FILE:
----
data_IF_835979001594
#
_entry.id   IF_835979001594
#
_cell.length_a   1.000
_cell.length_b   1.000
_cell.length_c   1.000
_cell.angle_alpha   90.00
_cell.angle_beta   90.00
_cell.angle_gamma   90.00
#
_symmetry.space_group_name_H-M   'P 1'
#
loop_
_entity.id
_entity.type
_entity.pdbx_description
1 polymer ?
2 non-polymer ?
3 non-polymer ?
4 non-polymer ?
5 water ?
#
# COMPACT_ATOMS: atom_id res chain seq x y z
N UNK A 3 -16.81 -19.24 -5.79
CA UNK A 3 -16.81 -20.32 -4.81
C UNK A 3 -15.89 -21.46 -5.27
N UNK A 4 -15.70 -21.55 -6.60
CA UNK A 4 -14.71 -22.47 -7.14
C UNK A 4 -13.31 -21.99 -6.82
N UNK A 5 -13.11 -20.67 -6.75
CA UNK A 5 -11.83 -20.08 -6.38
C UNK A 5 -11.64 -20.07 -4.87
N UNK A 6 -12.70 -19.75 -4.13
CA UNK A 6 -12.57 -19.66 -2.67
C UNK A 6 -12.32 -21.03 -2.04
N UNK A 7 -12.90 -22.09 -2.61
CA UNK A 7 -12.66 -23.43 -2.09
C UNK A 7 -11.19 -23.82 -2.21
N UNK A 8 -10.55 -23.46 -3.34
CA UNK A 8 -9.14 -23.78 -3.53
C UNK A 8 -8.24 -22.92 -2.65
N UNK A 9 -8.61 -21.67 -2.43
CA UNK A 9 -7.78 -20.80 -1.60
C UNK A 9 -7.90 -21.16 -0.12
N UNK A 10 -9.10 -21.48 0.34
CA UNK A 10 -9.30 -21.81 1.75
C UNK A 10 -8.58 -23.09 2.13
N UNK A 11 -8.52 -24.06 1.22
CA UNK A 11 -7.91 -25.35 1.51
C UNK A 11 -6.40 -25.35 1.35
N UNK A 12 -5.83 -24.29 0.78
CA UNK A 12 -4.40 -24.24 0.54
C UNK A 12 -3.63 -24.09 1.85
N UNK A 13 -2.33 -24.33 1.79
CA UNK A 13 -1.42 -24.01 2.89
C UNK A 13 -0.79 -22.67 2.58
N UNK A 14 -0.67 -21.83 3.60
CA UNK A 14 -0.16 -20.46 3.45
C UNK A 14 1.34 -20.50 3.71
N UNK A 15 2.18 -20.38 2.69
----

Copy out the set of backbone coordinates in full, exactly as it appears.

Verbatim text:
data_IF_835979001594
#
_entry.id   IF_835979001594
#
_cell.length_a   1.000
_cell.length_b   1.000
_cell.length_c   1.000
_cell.angle_alpha   90.00
_cell.angle_beta   90.00
_cell.angle_gamma   90.00
#
_symmetry.space_group_name_H-M   'P 1'
#
loop_
_entity.id
_entity.type
_entity.pdbx_description
1 polymer ?
2 non-polymer ?
3 non-polymer ?
4 non-polymer ?
5 water ?
#
# COMPACT_ATOMS: atom_id res chain seq x y z
N UNK A 3 -16.81 -19.24 -5.79
CA UNK A 3 -16.81 -20.32 -4.81
C UNK A 3 -15.89 -21.46 -5.27
N UNK A 4 -15.70 -21.55 -6.60
CA UNK A 4 -14.71 -22.47 -7.14
C UNK A 4 -13.31 -21.99 -6.82
N UNK A 5 -13.11 -20.67 -6.75
CA UNK A 5 -11.83 -20.08 -6.38
C UNK A 5 -11.64 -20.07 -4.87
N UNK A 6 -12.70 -19.75 -4.13
CA UNK A 6 -12.57 -19.66 -2.67
C UNK A 6 -12.32 -21.03 -2.04
N UNK A 7 -12.90 -22.09 -2.61
CA UNK A 7 -12.66 -23.43 -2.09
C UNK A 7 -11.19 -23.82 -2.21
N UNK A 8 -10.55 -23.46 -3.34
CA UNK A 8 -9.14 -23.78 -3.53
C UNK A 8 -8.24 -22.92 -2.65
N UNK A 9 -8.61 -21.67 -2.43
CA UNK A 9 -7.78 -20.80 -1.60
C UNK A 9 -7.90 -21.16 -0.12
N UNK A 10 -9.10 -21.48 0.34
CA UNK A 10 -9.30 -21.81 1.75
C UNK A 10 -8.58 -23.09 2.13
N UNK A 11 -8.52 -24.06 1.22
CA UNK A 11 -7.91 -25.35 1.51
C UNK A 11 -6.40 -25.35 1.35
N UNK A 12 -5.83 -24.29 0.78
CA UNK A 12 -4.40 -24.24 0.54
C UNK A 12 -3.63 -24.09 1.85
N UNK A 13 -2.33 -24.33 1.79
CA UNK A 13 -1.42 -24.01 2.89
C UNK A 13 -0.79 -22.67 2.58
N UNK A 14 -0.67 -21.83 3.60
CA UNK A 14 -0.16 -20.46 3.45
C UNK A 14 1.34 -20.50 3.71
N UNK A 15 2.18 -20.38 2.69